Harry Potter and the cursed child Book cover

I was only six years old when I was first introduced to the Wizarding World of Harry Potter in the cinemas. That was the very first moment I experienced Harry Potter and I became a fan ever since.

Fifteen years later, at the age of twenty-one, I am still a huge fan of the Harry Potter saga, I think I will forever be one.

Naturally, when J.K. Rowling announced that there’s a new Harry Potter story, I was astounded and delighted. However, I was a little bit skeptical because of the format that the book would be released in (a script to a play).

Before I start my review, here are a few things you should know about Harry Potter and the Cursed Child:

  1. The book that is published is a script to the stage production. It is not meant to be a novel and it is meant to be experienced in a different medium.
  2. The play was not written by J.K. Rowling. The play was written by Jack Thorne and John Tiffany. Of course, J.K. Rowling had a lot of input and insights in bringing it to life, but she wasn’t the one who penned it.

On to the review:

It has been nine years since the Harry Potter series was concluded, and I find myself quoting different moments, replaying different scenes, or mourning some character deaths over and over again. The Harry Potter series is timeless and will always remain that way!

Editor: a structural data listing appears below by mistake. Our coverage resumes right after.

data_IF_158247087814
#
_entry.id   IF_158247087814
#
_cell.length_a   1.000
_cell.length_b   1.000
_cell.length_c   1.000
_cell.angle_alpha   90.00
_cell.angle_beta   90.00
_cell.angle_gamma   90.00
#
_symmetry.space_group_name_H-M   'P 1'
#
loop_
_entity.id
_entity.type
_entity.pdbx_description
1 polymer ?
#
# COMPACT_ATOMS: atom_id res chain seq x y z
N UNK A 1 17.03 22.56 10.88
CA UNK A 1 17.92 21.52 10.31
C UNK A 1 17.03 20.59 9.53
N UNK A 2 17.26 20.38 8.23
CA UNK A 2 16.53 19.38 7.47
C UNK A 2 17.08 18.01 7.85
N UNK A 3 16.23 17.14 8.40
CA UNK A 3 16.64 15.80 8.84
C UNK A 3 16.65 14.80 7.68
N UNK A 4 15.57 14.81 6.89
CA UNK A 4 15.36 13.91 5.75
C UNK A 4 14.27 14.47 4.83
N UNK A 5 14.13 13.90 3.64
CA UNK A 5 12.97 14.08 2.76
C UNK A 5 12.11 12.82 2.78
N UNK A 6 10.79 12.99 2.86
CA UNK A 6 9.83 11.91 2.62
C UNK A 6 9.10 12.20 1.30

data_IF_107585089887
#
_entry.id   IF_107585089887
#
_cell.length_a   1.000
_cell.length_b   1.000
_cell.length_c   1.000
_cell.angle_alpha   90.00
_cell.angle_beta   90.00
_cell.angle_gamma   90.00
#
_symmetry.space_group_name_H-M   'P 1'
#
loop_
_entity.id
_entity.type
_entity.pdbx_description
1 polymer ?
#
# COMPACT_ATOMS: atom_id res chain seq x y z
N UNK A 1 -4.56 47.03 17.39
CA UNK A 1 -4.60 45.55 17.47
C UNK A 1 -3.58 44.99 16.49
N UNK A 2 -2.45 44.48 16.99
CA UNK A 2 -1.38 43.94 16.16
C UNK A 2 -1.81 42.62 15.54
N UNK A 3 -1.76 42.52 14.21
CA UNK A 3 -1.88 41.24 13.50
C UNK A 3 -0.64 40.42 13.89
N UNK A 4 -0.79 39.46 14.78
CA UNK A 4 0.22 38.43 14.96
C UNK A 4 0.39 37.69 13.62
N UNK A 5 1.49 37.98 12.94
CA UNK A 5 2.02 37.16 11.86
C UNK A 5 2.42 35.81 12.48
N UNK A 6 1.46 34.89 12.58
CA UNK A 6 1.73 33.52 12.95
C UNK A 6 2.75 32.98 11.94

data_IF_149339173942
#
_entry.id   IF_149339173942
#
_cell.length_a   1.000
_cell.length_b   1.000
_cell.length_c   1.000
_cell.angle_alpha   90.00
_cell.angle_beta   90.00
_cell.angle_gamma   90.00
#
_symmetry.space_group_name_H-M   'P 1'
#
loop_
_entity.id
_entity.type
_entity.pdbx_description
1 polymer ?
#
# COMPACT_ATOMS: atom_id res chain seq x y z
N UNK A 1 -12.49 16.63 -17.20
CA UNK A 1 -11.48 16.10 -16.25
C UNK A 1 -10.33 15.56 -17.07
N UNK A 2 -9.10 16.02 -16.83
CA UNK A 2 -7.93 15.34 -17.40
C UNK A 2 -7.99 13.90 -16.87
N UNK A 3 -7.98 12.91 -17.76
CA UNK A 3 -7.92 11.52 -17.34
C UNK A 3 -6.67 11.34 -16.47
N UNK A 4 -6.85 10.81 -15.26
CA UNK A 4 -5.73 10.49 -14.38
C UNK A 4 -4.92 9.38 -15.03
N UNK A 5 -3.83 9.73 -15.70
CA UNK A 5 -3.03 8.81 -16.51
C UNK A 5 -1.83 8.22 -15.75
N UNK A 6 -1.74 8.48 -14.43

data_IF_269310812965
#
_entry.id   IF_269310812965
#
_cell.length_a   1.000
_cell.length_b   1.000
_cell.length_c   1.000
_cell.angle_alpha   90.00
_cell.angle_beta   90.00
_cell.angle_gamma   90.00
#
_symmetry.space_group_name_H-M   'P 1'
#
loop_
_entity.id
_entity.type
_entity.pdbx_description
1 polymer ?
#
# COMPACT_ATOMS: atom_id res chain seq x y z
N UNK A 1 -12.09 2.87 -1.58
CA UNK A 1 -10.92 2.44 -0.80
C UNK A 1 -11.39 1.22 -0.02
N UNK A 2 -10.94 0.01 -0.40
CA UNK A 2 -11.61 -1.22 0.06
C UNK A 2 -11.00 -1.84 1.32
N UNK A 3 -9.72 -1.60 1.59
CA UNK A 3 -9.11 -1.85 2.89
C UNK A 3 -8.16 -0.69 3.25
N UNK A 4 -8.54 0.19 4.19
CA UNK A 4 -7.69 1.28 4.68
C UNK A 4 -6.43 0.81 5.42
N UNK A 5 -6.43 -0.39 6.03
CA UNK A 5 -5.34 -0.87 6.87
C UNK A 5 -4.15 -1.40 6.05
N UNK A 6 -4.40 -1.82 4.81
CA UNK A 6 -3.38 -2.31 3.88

I was a little skeptical when I heard that this story was going to be published as a script. At one point, I said I wouldn’t read it. But then the book was released, an enormous hype was built up, and of course, I caved in and bought myself a copy.

This story is naturally different than the rest. The famous trio (Harry Potter, Hermione Granger, and Ronald Weasley) is now on a new journey: parenting; each of them has completely different lives. Harry and Ginny are parents to Albus Severus, Lily, and James. Ron and Hermione are parents to Rose. After all, nineteen years have passed!